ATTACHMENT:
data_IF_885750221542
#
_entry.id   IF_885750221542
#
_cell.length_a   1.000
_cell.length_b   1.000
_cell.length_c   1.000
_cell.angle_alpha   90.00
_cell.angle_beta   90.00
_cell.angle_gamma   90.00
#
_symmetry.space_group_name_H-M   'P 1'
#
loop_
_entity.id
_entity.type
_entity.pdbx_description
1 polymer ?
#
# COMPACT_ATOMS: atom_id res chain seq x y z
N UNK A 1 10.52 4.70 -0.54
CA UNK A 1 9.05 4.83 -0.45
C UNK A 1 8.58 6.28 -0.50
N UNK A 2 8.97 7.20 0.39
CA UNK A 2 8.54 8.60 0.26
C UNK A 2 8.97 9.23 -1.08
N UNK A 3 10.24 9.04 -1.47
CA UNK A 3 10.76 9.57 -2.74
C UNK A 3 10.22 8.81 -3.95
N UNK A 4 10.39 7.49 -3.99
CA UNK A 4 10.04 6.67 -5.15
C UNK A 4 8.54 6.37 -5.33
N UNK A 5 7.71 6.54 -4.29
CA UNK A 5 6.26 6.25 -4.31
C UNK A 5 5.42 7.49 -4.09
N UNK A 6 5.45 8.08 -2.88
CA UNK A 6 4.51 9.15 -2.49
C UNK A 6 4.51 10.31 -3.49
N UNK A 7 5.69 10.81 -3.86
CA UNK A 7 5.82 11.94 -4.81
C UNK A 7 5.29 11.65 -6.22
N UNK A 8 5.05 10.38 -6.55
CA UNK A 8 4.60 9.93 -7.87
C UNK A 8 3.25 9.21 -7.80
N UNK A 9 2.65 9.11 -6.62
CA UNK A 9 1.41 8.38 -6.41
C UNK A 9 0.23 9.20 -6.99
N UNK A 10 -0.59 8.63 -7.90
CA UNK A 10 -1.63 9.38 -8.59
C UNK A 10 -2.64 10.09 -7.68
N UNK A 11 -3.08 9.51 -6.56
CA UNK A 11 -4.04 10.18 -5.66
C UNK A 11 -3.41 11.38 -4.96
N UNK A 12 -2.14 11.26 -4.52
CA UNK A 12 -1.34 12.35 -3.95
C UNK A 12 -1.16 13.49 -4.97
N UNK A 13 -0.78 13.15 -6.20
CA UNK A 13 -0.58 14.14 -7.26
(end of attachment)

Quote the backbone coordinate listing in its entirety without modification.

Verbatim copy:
data_IF_885750221542
#
_entry.id   IF_885750221542
#
_cell.length_a   1.000
_cell.length_b   1.000
_cell.length_c   1.000
_cell.angle_alpha   90.00
_cell.angle_beta   90.00
_cell.angle_gamma   90.00
#
_symmetry.space_group_name_H-M   'P 1'
#
loop_
_entity.id
_entity.type
_entity.pdbx_description
1 polymer ?
#
# COMPACT_ATOMS: atom_id res chain seq x y z
N UNK A 1 10.52 4.70 -0.54
CA UNK A 1 9.05 4.83 -0.45
C UNK A 1 8.58 6.28 -0.50
N UNK A 2 8.97 7.20 0.39
CA UNK A 2 8.54 8.60 0.26
C UNK A 2 8.97 9.23 -1.08
N UNK A 3 10.24 9.04 -1.47
CA UNK A 3 10.76 9.57 -2.74
C UNK A 3 10.22 8.81 -3.95
N UNK A 4 10.39 7.49 -3.99
CA UNK A 4 10.04 6.67 -5.15
C UNK A 4 8.54 6.37 -5.33
N UNK A 5 7.71 6.54 -4.29
CA UNK A 5 6.26 6.25 -4.31
C UNK A 5 5.42 7.49 -4.09
N UNK A 6 5.45 8.08 -2.88
CA UNK A 6 4.51 9.15 -2.49
C UNK A 6 4.51 10.31 -3.49
N UNK A 7 5.69 10.81 -3.86
CA UNK A 7 5.82 11.94 -4.81
C UNK A 7 5.29 11.65 -6.22
N UNK A 8 5.05 10.38 -6.55
CA UNK A 8 4.60 9.93 -7.87
C UNK A 8 3.25 9.21 -7.80
N UNK A 9 2.65 9.11 -6.62
CA UNK A 9 1.41 8.38 -6.41
C UNK A 9 0.23 9.20 -6.99
N UNK A 10 -0.59 8.63 -7.90
CA UNK A 10 -1.63 9.38 -8.59
C UNK A 10 -2.64 10.09 -7.68
N UNK A 11 -3.08 9.51 -6.56
CA UNK A 11 -4.04 10.18 -5.66
C UNK A 11 -3.41 11.38 -4.96
N UNK A 12 -2.14 11.26 -4.52
CA UNK A 12 -1.34 12.35 -3.95
C UNK A 12 -1.16 13.49 -4.97
N UNK A 13 -0.78 13.15 -6.20
CA UNK A 13 -0.58 14.14 -7.26